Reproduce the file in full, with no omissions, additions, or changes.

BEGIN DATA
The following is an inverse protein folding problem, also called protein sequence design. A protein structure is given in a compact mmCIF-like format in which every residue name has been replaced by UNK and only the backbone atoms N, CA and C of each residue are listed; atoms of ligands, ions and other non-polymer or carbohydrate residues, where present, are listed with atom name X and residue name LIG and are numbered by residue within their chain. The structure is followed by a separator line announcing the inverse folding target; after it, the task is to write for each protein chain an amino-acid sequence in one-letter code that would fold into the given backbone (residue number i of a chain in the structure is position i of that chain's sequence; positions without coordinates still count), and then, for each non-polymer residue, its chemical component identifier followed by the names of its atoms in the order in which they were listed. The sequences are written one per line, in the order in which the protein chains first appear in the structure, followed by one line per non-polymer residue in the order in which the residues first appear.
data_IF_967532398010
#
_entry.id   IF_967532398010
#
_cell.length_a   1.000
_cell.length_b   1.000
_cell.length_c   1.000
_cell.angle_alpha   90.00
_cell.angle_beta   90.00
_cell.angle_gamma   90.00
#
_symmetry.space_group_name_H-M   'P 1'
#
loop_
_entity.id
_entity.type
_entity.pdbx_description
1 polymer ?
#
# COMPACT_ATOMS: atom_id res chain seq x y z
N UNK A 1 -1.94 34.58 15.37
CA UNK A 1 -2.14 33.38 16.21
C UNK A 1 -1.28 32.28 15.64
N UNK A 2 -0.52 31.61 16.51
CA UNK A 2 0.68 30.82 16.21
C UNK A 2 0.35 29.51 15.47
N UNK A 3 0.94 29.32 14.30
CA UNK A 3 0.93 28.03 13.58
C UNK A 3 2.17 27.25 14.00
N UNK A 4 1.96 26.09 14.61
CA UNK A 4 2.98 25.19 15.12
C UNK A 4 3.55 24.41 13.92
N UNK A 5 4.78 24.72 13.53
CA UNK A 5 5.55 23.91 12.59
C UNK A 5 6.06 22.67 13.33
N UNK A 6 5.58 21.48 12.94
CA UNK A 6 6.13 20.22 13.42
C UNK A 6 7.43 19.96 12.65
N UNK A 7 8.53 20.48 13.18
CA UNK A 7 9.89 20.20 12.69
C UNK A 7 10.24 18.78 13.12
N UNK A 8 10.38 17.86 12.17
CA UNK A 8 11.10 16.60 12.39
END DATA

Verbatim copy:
The following is an inverse protein folding problem, also called protein sequence design. A protein structure is given in a compact mmCIF-like format in which every residue name has been replaced by UNK and only the backbone atoms N, CA and C of each residue are listed; atoms of ligands, ions and other non-polymer or carbohydrate residues, where present, are listed with atom name X and residue name LIG and are numbered by residue within their chain. The structure is followed by a separator line announcing the inverse folding target; after it, the task is to write for each protein chain an amino-acid sequence in one-letter code that would fold into the given backbone (residue number i of a chain in the structure is position i of that chain's sequence; positions without coordinates still count), and then, for each non-polymer residue, its chemical component identifier followed by the names of its atoms in the order in which they were listed. The sequences are written one per line, in the order in which the protein chains first appear in the structure, followed by one line per non-polymer residue in the order in which the residues first appear.
data_IF_967532398010
#
_entry.id   IF_967532398010
#
_cell.length_a   1.000
_cell.length_b   1.000
_cell.length_c   1.000
_cell.angle_alpha   90.00
_cell.angle_beta   90.00
_cell.angle_gamma   90.00
#
_symmetry.space_group_name_H-M   'P 1'
#
loop_
_entity.id
_entity.type
_entity.pdbx_description
1 polymer ?
#
# COMPACT_ATOMS: atom_id res chain seq x y z
N UNK A 1 -1.94 34.58 15.37
CA UNK A 1 -2.14 33.38 16.21
C UNK A 1 -1.28 32.28 15.64
N UNK A 2 -0.52 31.61 16.51
CA UNK A 2 0.68 30.82 16.21
C UNK A 2 0.35 29.51 15.47
N UNK A 3 0.94 29.32 14.30
CA UNK A 3 0.93 28.03 13.58
C UNK A 3 2.17 27.25 14.00
N UNK A 4 1.96 26.09 14.61
CA UNK A 4 2.98 25.19 15.12
C UNK A 4 3.55 24.41 13.92
N UNK A 5 4.78 24.72 13.53
CA UNK A 5 5.55 23.91 12.59
C UNK A 5 6.06 22.67 13.33
N UNK A 6 5.58 21.48 12.94
CA UNK A 6 6.13 20.22 13.42
C UNK A 6 7.43 19.96 12.65
N UNK A 7 8.53 20.48 13.18
CA UNK A 7 9.89 20.20 12.69
C UNK A 7 10.24 18.78 13.12
N UNK A 8 10.38 17.86 12.17
CA UNK A 8 11.10 16.60 12.39